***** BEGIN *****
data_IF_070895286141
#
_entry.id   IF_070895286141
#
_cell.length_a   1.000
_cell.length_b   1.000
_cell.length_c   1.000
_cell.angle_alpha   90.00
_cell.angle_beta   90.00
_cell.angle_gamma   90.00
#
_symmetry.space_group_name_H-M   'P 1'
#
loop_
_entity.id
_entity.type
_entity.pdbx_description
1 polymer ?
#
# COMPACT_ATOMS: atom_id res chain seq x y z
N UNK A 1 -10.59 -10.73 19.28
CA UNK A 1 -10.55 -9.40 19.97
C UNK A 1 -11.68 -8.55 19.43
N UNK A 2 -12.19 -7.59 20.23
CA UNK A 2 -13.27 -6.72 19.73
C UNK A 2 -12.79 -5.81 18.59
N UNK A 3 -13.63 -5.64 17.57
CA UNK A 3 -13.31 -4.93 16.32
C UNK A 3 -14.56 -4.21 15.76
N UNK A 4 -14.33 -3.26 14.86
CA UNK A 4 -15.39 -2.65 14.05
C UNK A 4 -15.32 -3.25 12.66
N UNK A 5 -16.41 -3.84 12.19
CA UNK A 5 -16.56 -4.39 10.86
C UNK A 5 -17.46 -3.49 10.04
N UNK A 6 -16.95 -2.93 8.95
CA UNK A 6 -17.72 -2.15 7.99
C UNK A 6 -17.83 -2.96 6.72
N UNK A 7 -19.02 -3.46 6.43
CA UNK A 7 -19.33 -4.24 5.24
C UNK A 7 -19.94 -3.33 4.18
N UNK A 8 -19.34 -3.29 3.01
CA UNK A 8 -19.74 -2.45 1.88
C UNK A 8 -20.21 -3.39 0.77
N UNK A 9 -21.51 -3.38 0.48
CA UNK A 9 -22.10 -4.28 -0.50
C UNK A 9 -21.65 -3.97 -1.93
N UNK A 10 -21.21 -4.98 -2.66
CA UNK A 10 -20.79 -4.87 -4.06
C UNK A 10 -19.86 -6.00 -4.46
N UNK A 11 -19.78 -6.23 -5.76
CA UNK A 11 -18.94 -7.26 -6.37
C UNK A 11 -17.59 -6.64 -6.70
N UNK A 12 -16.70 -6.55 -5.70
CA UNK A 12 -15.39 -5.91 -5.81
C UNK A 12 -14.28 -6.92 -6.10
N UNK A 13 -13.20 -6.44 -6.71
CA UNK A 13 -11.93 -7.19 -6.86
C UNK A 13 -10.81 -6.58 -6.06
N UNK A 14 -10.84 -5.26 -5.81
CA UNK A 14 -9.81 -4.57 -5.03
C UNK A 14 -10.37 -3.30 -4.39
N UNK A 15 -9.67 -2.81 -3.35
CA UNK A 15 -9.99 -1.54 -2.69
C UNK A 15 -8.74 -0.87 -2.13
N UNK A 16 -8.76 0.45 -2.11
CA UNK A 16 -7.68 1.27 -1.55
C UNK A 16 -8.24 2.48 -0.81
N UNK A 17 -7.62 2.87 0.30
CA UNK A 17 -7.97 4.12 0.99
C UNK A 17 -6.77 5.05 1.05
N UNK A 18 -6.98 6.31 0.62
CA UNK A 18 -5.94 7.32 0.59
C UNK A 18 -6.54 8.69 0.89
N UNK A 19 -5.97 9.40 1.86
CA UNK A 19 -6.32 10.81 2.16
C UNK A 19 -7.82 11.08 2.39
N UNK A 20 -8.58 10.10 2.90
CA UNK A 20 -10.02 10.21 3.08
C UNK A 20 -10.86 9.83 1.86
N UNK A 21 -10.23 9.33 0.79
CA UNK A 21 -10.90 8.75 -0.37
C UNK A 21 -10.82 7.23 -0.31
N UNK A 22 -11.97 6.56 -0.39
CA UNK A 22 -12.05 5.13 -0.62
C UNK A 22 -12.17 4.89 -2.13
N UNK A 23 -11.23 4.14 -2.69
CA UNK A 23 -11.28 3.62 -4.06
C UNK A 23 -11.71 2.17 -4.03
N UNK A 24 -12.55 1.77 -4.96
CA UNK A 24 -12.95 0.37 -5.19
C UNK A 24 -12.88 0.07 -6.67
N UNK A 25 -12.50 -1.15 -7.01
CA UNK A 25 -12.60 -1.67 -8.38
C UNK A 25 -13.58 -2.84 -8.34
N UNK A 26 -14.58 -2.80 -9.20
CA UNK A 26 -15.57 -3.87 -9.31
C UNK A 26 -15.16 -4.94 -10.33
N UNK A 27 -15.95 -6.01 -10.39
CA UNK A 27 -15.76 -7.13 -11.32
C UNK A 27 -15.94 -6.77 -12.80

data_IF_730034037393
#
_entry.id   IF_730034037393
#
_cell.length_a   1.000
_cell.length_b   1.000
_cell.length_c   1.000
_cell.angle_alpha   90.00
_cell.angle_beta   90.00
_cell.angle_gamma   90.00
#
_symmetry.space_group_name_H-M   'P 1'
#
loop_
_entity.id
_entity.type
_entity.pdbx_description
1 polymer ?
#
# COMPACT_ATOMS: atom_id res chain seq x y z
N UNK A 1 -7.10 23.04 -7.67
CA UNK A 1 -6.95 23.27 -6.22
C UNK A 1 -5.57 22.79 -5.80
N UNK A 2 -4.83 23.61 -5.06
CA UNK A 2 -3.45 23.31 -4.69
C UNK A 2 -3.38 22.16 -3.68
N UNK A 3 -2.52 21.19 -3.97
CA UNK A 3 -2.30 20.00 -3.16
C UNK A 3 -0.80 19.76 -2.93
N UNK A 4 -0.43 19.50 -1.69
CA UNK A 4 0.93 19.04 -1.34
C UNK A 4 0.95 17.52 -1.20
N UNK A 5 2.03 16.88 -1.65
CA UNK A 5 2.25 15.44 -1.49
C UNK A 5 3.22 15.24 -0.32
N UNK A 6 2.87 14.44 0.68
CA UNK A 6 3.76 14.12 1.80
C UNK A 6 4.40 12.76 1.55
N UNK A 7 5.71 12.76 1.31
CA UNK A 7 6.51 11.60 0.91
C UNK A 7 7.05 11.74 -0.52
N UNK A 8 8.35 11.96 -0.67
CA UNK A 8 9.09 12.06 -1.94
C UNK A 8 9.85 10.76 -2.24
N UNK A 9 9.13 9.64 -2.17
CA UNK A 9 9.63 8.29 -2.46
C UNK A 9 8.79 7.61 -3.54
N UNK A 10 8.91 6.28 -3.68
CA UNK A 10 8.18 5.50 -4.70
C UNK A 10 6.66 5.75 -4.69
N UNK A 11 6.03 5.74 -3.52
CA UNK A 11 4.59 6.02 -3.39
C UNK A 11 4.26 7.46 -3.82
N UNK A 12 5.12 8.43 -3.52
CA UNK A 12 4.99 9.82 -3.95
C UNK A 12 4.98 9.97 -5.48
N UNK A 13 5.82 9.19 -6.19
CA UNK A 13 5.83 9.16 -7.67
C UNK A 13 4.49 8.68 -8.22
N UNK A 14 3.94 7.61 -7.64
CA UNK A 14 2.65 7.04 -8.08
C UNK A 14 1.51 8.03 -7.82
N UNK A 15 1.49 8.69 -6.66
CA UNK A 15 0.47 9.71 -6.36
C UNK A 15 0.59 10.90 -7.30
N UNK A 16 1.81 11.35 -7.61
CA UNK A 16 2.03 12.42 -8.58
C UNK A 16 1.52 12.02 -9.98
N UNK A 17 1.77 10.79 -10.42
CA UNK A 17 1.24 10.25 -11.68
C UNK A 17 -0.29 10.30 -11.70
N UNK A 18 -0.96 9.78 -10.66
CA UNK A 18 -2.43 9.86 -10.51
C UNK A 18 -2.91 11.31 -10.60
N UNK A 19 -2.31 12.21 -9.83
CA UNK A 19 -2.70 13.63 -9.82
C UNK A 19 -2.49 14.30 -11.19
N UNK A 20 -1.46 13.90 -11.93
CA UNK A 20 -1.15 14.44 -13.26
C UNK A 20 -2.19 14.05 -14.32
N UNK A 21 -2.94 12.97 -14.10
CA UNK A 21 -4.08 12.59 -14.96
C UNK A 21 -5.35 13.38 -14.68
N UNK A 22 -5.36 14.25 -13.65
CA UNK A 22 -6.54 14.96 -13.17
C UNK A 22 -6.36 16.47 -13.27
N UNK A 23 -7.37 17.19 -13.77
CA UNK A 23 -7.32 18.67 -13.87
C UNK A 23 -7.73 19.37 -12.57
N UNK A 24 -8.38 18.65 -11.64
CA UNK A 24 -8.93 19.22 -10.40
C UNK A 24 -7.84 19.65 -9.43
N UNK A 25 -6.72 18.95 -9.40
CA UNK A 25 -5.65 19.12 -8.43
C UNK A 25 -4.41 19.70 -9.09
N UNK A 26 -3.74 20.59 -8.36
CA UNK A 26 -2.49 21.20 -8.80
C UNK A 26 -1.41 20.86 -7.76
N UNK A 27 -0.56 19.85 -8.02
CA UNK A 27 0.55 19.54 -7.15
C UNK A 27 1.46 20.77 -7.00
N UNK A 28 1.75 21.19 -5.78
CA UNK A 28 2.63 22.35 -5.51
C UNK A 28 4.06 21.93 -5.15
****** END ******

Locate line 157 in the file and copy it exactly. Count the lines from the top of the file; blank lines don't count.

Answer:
C UNK A 12 4.98 9.97 -5.48